A CPC-Bloc alliance could cause us more harm than good down the road. Regardless of who has been in power in the past, the CPCs and Liberals have always needed each other to keep the country balanced and together, and will need to be able to work with each other down the road moreso than ever if we are to keep the country together in the near future.

RobfromAlberta said...

First of all, there is no BQ-CPC alliance. If the Bloc wanted to help the Conservatives bring down the government, their help would be accepted, but there would no backroom deal on a referendum. If anything, the BQ is more anxious to vote out the Liberals than are the Conservatives. After all, Quebecers are far more pissed off about the sponsorship scandal than anyone else.

As for separation, yes it would hurt the Maritimes and would certainly hurt Quebec, but the rest of Canada would win big time. No more consitutional wrangling, no more subsidizing the ridiculously generous social programs of Quebec (and I lived there for years, I know of what I speak). Most of all, no more threats and blackmail, the problem would be solved once and for all. I don't want Quebec to leave, but if they vote to do so, we should respect their wishes and let them go.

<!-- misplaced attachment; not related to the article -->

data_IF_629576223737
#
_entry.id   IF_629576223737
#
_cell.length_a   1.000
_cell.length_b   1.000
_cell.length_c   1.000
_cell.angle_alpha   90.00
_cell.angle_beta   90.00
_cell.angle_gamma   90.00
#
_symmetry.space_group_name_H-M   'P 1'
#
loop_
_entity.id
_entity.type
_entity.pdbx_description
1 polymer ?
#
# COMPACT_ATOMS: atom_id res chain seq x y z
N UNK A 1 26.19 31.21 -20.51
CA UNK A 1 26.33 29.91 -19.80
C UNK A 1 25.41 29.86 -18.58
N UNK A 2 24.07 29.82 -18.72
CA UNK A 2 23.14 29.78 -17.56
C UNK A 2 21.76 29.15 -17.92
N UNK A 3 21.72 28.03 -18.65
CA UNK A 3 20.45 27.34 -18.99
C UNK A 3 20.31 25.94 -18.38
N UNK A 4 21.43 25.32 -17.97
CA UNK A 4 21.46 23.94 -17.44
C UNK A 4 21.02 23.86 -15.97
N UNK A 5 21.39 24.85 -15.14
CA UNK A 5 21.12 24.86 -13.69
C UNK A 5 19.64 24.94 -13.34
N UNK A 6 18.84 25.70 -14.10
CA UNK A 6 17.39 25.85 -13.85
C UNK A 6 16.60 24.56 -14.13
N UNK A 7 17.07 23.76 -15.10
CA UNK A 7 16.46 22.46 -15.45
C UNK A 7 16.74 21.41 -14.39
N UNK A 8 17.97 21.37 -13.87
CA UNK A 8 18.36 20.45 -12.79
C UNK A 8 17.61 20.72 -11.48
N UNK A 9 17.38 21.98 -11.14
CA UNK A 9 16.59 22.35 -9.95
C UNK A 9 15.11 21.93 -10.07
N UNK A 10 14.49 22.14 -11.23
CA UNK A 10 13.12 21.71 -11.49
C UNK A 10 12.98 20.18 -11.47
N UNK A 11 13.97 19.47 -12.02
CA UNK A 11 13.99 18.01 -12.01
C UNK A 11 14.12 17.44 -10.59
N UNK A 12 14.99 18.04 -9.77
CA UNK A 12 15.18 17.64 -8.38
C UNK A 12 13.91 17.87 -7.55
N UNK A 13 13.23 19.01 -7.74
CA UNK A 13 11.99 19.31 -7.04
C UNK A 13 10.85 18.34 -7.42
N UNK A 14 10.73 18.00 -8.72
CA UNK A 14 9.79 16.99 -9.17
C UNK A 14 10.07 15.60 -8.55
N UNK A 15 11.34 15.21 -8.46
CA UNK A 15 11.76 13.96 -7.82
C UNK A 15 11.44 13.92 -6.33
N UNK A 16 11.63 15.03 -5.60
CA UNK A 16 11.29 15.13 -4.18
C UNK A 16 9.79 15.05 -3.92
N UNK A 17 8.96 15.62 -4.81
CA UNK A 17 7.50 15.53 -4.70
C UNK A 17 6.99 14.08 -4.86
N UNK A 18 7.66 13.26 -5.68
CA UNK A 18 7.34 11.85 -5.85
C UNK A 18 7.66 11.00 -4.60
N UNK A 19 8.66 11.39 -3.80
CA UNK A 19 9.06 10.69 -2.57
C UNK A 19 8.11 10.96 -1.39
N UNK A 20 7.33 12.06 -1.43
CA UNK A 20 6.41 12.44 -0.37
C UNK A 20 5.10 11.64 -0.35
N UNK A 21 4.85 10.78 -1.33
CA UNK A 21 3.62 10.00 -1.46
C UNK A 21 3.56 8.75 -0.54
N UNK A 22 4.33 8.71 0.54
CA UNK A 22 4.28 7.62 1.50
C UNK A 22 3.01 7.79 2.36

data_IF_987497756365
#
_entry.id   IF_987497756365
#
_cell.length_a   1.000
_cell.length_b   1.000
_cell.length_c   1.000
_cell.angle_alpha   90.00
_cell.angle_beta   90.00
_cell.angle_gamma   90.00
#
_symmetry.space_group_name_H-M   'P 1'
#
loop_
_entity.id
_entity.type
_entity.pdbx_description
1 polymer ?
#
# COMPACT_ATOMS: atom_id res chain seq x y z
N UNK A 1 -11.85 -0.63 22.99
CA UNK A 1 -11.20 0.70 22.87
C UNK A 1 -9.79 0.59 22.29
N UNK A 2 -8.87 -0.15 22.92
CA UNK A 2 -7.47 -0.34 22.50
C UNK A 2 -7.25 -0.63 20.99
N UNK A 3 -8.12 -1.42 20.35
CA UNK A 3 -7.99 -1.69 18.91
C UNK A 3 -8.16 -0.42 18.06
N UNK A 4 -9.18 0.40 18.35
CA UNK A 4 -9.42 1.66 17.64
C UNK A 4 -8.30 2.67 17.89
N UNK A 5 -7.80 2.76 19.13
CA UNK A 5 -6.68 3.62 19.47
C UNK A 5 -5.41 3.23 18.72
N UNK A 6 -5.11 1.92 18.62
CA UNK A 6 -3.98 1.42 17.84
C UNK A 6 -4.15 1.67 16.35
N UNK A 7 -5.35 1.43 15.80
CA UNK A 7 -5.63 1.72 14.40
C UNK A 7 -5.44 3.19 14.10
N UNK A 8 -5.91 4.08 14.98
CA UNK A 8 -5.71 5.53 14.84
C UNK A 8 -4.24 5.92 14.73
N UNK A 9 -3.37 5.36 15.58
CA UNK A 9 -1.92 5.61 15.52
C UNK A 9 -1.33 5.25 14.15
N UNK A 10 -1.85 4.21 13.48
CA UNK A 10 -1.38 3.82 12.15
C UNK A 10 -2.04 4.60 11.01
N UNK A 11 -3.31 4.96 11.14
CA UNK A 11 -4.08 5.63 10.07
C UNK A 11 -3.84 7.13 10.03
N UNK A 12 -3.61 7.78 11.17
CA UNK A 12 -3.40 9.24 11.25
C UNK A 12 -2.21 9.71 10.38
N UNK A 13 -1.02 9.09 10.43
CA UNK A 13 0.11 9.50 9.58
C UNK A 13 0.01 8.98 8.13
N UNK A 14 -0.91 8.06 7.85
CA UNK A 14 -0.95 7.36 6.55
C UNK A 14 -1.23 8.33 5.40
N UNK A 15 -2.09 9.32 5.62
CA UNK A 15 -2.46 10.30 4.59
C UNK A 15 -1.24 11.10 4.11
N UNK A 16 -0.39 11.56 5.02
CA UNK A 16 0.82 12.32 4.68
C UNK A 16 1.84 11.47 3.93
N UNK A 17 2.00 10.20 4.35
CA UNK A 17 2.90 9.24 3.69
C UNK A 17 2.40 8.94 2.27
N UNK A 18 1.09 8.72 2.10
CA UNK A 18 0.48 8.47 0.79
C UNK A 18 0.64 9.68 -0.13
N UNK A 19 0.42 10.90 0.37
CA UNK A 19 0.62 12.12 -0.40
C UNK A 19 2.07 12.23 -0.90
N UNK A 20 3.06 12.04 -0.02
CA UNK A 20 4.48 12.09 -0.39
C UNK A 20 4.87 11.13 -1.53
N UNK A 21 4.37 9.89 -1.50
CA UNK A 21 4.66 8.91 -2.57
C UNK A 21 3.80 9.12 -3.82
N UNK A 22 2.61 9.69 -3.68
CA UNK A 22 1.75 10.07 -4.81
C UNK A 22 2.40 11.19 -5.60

Kyle_From_Ottawa said...

Being a maritimer at heart, I'm not overly afraid of a seperate Quebec.

It wouldn't really be that bad. Quebec essentially wants "soveriengty light". The want an E.U. like partnership with Canada if they seperate. That means the same currency, no border guards at the 401/A-40 changeover, etc, free trade, etc.

To be honest, I think we should give them what they want. It would be a lot cheaper than trying to keep them happy with the status quo. It would also probably be the catalyst for causing other provinces to ask for the same thing. Canada would become a looser federation of independent states, which is not such a bad thing. I used to think it was scary, but now I realize that its really the municipal governments that are the most relevant to your life. The current "power pyramid" should be upside down with the municipalities on the top and the federal at the bottom. Ottawa really had no idea what's going on in say, Vernon BC, so it shouldn't have so much leeway.